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Myth and Metaphor in “Walking on Cowrie Shells”

Myth and Metaphor in “Walking on Cowrie Shells”

  • A review of Nana Nkweti's new short story collection, "Walking on Cowrie Shells."

The final story of Nana Nkweti’s debut short story collection, “Kinks,” bears the book title in a telling passage: 

“No matter how many boardroom doors Jennifer walked through, sometimes she felt her steps falter—in the Ghanaian beauty shop, at Awing tribal meetings, she felt like a counterfeit African, felt the unworthiness of the maid’s child tiptoeing through the servants’ entrance, lightly, quietly, like she was walking on cowrie shells.”

The question of what it is to be African is most directly called into question in this story, but Nkweti navigates the scope of a continent’s characteristics throughout Walking on Cowrie Shells. It is a book notable for the sing-song quality of the prose spurred by repetition of phrases that mirrors the repetition in many of the Cameroonian words Nkweti intersperses seamlessly. She imbues nearly every sentence with metaphor, comparisons that mesh well with or blend into expository prose. She does so with grace and expertise, and a careful hand that refines every genre she dips into. 

Even in stories that aren’t sci-fi or fantasy, there’s a constant sense that they could be. In “Raincheck at MomoCon,” there is something teetering on the edge of magic as Astrid and her friends dress as superheroes. There is something hinting at sorcery when Zora in “It Takes a Village Some Say” makes her boyfriends’ bling disappear and reappear. And then, half-way through the collection, what’s verged on myth and magic but kept a firm foot in reality turns to zombies.

“It Just Kills You Inside,” is a zombie apocalypse with exciting subversions. I thought of Joan Didion’s The Last Thing He Wanted as I read; political jargon that is just barely accessible, humorous in its dramatic irony and even in its impending sense of doom. It is even heartfelt and romantic. But this story also rings true with frightening clarity. The comparisons are inevitable when reading with the backdrop of a very real global pandemic. Connor, specializing in crisis management and a dead-man-walking himself, tries to quell the threat of this disaster that is becoming a racialized global crisis; Africa becomes a scapegoat, just as very real epidemics like AIDS and ebola have unfurled into erroneous fingers pointed at one continent. Just as the pandemic that still rages on has resulted in waves of anti-Asian hate crimes. Even when Connor’s involvement with the undead takes a personal, life-altering turn, he refuses to turn to hate or place blame despite the sinister narratives circulating throughout the media. “It Just Kills You Inside” is a story about truth, misinformation, and how those two entities entangle and coalesce. This, too, felt intentionally reminiscent of reality.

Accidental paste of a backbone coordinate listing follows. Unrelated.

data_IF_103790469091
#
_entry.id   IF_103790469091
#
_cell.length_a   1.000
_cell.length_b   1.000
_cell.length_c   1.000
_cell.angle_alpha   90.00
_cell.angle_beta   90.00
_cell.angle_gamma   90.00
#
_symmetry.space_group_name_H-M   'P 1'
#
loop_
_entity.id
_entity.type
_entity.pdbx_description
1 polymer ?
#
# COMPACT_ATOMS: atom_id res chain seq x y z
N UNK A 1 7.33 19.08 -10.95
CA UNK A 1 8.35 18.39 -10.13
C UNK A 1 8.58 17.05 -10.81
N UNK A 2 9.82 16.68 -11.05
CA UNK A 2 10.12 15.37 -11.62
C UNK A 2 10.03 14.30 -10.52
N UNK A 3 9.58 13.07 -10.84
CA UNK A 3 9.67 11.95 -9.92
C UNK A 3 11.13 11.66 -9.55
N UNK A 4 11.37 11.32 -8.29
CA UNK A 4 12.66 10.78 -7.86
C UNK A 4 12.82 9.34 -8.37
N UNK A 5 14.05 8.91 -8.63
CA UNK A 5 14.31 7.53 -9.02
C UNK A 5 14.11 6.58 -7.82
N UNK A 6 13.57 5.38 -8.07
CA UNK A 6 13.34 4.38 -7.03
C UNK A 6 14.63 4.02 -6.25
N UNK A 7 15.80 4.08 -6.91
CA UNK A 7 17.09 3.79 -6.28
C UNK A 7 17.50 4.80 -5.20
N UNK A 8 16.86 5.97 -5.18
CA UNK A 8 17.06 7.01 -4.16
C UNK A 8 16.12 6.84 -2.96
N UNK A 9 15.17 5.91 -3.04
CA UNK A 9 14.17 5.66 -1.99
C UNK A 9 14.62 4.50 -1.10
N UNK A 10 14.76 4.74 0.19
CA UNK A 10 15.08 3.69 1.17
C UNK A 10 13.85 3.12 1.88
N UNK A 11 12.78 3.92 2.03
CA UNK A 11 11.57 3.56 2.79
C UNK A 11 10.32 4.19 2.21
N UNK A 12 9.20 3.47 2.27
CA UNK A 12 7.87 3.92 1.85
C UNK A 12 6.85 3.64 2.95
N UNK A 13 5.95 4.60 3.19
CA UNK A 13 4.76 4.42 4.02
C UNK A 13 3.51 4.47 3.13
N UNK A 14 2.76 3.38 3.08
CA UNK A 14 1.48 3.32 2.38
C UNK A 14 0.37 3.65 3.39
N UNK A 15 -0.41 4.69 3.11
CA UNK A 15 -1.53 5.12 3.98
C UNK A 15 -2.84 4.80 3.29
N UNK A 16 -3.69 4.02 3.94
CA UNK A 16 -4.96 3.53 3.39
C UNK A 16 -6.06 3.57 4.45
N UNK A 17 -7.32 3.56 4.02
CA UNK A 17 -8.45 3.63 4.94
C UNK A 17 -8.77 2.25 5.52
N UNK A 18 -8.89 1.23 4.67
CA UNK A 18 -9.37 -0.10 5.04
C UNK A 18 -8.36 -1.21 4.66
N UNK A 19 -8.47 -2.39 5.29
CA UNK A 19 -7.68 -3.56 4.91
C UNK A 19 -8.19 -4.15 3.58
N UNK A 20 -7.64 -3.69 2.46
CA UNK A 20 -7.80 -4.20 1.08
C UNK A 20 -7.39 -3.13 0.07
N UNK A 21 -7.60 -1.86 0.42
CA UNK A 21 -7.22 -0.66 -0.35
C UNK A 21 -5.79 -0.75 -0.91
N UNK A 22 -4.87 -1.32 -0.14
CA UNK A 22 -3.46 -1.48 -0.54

In “Dance the Fiya Dance,” the complexities of identity take the lead, along with grief and motherhood, all themes that Nana Nkweti explores throughout the collection. Chambu, a half-Cameroonian akata, engages in catfights and experiences “slut-shaming.” She also mourns a failed relationship and another devastating loss. What floats to the surface from this funny, heartbreaking story are strong familial bonds that outweigh any doubts about Chambu’s role as an African woman—whatever that means. She is a character who transforms, with some faltering but with much bravery, from a journal entry that starts, “I’m not happy,” to one that ends, “We are not what we once were but we are getting there.” There is resilience and rebuilding among all of the trauma, sorrow, and drama.

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Ultimately, Walking On Cowrie Shells showcases the abundant complexities of African culture, most specifically Cameroonian Americans but with reference to Nigeria, Egypt, and other countries. Nkweti doesn’t shy away from “Africa” as a whole. In a line such as, “This was Africa after all—the land of juju, obeah, and kamuti,” the untranslated words clue you in that this is not some trite catch-all; there is something true about Africa in juju and obeah and kamati, even if it is inaccessible to someone who doesn’t know first hand, who doesn’t speak the language. Maybe the truth lies in that outsider’s unknowing. Walking On Cowrie Shells is an illuminating debut that leaves the reader with the same feeling as the final line of the closing story: “Stung by the sheer pleasure of it all.” 

Walking on Cowrie Shells
By Nana Nkweti
Graywolf Press
Published June 1, 2021

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